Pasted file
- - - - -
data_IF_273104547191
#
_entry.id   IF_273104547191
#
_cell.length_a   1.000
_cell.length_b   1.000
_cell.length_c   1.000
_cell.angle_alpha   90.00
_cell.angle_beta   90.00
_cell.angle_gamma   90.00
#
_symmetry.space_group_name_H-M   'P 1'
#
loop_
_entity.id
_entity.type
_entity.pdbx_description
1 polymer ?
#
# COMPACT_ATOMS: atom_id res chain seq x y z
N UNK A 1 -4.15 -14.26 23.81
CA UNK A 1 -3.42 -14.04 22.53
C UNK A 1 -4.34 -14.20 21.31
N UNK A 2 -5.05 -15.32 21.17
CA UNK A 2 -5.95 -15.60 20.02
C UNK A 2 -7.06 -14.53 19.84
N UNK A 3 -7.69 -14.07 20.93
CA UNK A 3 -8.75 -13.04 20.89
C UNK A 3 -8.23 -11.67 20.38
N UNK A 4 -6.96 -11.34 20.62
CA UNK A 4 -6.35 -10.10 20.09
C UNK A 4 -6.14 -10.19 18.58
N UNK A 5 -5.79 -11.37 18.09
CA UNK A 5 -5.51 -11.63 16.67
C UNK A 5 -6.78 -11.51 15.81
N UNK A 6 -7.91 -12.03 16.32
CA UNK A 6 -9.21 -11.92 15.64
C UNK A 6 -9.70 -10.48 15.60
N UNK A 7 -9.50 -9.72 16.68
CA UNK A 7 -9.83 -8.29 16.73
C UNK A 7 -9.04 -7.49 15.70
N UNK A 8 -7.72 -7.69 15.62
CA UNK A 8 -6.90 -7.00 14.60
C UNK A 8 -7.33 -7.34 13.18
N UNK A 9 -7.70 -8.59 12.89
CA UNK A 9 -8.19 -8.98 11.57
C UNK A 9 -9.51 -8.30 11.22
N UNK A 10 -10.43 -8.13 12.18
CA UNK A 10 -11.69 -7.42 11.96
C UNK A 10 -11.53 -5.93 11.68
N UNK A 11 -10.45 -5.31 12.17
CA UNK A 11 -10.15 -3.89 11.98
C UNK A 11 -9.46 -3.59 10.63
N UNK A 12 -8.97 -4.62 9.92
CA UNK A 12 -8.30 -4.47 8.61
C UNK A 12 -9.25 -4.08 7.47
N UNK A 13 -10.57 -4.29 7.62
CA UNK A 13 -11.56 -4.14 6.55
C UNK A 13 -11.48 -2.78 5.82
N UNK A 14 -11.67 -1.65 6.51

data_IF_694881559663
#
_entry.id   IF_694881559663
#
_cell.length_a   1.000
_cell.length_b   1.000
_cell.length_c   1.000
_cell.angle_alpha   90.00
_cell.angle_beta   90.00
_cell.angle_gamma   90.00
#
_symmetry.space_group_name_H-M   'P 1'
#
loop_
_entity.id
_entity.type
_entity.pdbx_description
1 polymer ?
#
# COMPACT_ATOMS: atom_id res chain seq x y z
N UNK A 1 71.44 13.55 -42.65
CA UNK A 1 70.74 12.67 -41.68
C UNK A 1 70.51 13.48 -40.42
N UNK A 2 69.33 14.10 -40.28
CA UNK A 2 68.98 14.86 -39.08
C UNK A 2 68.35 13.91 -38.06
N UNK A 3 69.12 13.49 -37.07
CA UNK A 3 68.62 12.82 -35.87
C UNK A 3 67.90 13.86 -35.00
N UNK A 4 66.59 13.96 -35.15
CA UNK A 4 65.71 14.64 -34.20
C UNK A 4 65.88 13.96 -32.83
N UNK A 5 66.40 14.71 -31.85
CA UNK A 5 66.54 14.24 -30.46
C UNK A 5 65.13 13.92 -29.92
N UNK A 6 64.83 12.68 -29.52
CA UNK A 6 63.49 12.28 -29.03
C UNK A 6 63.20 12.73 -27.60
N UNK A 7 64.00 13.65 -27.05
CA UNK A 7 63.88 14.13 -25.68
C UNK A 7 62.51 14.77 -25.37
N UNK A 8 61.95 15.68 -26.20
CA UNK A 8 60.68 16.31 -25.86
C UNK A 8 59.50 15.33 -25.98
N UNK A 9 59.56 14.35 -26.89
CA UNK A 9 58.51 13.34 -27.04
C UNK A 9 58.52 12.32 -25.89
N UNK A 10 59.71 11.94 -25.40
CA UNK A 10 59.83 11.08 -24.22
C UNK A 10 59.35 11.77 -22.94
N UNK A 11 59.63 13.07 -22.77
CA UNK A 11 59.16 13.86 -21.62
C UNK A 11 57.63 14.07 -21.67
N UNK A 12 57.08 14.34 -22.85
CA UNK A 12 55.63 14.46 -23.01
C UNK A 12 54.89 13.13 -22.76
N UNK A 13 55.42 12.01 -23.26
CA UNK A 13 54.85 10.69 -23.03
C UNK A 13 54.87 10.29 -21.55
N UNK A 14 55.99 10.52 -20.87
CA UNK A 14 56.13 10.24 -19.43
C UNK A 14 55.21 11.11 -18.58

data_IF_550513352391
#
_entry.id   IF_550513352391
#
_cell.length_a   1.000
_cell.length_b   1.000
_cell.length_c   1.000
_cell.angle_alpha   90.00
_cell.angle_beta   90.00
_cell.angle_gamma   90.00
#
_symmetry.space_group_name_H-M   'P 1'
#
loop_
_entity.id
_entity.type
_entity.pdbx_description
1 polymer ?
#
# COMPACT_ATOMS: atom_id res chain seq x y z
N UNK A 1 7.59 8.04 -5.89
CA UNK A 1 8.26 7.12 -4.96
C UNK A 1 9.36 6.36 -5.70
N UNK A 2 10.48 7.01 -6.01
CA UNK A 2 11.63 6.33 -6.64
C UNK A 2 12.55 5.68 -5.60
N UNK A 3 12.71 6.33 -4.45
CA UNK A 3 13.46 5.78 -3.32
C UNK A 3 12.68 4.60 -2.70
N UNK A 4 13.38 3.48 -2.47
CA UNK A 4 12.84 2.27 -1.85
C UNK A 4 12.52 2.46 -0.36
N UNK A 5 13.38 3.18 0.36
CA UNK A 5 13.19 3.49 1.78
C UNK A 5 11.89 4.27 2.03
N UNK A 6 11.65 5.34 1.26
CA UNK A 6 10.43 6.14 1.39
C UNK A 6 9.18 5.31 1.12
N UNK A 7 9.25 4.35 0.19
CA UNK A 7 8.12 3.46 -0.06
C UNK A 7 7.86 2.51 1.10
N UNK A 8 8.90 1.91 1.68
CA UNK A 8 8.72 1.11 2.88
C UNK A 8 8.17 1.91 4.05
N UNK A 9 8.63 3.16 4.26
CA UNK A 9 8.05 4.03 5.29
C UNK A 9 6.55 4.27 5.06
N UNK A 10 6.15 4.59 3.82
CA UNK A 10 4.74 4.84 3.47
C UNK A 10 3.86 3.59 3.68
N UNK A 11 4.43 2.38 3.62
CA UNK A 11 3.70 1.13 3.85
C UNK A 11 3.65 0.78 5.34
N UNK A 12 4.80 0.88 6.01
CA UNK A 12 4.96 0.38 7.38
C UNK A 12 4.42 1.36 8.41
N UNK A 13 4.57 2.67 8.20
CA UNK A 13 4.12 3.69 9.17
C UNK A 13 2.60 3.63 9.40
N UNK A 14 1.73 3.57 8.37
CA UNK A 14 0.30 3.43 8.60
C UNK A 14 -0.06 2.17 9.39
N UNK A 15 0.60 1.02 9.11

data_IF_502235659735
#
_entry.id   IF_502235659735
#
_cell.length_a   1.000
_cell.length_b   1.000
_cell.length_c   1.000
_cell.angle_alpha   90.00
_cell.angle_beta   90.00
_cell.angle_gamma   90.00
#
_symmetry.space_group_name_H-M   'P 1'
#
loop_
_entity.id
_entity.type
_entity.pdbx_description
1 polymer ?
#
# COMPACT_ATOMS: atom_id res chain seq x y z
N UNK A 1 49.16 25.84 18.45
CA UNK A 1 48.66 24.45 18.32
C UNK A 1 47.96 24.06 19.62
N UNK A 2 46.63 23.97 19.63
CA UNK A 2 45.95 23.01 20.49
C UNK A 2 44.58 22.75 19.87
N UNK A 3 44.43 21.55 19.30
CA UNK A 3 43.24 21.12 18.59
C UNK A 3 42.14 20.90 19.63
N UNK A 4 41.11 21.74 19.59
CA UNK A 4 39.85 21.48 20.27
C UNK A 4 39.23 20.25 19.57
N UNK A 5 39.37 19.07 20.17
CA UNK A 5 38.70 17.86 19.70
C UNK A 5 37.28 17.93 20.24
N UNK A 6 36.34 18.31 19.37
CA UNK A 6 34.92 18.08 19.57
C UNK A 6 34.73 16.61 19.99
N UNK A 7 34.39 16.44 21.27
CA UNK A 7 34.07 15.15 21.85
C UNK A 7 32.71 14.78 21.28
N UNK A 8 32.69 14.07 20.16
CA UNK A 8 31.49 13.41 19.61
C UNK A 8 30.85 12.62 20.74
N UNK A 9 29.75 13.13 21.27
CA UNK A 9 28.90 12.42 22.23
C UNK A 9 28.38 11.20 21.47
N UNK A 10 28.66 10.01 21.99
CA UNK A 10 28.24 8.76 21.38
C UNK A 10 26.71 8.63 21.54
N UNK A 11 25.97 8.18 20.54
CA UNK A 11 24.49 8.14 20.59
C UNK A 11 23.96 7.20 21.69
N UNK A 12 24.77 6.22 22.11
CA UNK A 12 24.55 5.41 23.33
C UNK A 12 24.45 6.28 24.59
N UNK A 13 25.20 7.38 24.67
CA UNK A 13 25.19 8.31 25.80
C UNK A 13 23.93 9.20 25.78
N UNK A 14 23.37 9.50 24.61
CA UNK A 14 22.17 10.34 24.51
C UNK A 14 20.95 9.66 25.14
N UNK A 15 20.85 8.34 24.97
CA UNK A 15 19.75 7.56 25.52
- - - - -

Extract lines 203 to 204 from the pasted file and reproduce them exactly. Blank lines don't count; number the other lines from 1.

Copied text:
1 polymer ?
#